The Summer Youth Employment Program which is set to experience an increase of $105,000 for a total of $11,476,000 in local fund provision and; The Mayor’s Youth Leadership Institute is set to experience an increase of $13,000 for a total of $775,000 in local support.

It’s important to remember though that youth and young adults over 18 are barely captured in the Office of Youth Programs budget. While many of the “adult” job training programs in the District are serving the 18-25 year old population, at this point it is impossible to parse out how much of those program’s budgets are being spent on this age group.

Office of the State Superintendent for Education
Adult and Family Education services is set to experience a cut of $734,000 which will put further strain on an already strained area. This part of OSSE funds adult basic education as well as family literacy programs and English language programs in the city.

Career and Technical Education is set to experience a cut of $334,000.
Higher Education Preparation is set to experience an increase of $343,000 in new funding.

These cuts are something we will be coming out hard against. Lastly, due to some recent legislation the funding for the State Board of Education will be coming out from under OSSE and into its own SBOE budget. The transfer amounts to about $590,000.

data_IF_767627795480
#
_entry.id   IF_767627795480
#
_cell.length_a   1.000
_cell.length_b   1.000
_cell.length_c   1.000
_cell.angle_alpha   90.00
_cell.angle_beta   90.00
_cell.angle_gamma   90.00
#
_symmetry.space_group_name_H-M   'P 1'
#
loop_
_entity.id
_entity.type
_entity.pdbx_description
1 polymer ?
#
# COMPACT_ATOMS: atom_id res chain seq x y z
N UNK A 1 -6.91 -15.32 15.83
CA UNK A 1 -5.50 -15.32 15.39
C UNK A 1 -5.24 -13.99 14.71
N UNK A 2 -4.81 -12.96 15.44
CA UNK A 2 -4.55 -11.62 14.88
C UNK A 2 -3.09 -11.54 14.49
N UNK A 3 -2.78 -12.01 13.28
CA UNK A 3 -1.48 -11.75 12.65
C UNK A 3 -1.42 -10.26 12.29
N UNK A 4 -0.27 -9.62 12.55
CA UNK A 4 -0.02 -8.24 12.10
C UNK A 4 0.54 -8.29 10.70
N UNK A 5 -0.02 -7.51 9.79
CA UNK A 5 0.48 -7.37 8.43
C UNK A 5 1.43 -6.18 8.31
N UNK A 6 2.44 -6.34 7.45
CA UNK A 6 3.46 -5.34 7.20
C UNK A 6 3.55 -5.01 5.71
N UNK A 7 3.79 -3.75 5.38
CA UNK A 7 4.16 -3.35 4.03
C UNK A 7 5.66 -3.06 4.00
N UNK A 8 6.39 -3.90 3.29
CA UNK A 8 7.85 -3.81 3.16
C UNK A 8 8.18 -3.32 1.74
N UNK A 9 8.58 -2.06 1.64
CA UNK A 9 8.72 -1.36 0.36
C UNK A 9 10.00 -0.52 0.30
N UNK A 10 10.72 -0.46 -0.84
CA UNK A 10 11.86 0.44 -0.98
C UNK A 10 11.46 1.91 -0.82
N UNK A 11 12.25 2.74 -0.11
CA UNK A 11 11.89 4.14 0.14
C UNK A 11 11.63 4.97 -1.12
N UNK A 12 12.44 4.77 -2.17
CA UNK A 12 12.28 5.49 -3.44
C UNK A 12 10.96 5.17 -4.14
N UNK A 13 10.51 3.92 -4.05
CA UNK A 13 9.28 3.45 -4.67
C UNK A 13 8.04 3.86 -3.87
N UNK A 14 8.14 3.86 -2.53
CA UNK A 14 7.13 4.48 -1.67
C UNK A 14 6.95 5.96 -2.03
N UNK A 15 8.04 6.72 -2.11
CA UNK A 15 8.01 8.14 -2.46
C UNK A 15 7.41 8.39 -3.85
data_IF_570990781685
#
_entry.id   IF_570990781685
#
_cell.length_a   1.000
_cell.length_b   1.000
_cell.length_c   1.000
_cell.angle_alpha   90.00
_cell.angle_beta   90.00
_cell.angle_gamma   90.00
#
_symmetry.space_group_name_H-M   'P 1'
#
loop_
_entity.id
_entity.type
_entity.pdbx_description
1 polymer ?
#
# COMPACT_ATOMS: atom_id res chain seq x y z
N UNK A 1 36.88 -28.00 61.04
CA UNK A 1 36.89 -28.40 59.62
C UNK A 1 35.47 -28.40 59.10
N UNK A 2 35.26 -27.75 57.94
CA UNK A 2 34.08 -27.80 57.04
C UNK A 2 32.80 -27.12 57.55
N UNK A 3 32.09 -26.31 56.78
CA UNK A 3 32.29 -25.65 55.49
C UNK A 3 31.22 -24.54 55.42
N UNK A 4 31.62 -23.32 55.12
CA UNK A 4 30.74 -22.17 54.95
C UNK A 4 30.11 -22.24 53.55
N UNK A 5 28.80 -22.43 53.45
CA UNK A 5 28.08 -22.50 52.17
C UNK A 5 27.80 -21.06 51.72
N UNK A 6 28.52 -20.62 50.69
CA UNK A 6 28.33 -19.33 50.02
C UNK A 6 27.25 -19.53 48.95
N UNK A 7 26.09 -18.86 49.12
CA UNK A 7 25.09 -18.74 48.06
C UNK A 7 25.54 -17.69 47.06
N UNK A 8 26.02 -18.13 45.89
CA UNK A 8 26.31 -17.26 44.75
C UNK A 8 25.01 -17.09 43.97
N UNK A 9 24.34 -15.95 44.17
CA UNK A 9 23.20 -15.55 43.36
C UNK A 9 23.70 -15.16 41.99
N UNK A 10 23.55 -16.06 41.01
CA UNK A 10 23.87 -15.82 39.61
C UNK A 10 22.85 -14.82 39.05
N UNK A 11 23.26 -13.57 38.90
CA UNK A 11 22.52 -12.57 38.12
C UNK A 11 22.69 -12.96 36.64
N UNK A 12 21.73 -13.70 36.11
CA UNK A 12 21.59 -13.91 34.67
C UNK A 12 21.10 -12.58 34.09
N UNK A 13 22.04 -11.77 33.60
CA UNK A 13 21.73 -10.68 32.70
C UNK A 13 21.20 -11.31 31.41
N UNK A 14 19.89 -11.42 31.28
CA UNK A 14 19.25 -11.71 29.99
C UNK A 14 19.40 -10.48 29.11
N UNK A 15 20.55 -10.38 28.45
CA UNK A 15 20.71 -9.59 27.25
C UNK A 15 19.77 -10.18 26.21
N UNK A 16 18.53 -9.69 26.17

Department of Human Services
Mayor Gray’s 2014 budget does reflect a modest increase in direct services for low income, homeless or unstably housed residents (6,809,000 across the continuum). 1.5 million of this has been set aside to support homeless youth and young heads of household. Obviously, we’d like to see this allocation grow, and will be looking for areas where a funding allocation could increase this mark.

While the budget mark for CYITC has stayed at 3 million for this year, increasing funding to afterschool and summer programming remains on the Mayor’s short list of priorities for this year. We will still be working with council to grow this investment for FY14 by $2 million; it is important to note that the One City Fund (15 million to be competitively granted through the Community Foundation) represents a new funding stream that could support these types of services. As more information on this funding source is released we’ll keep you updated.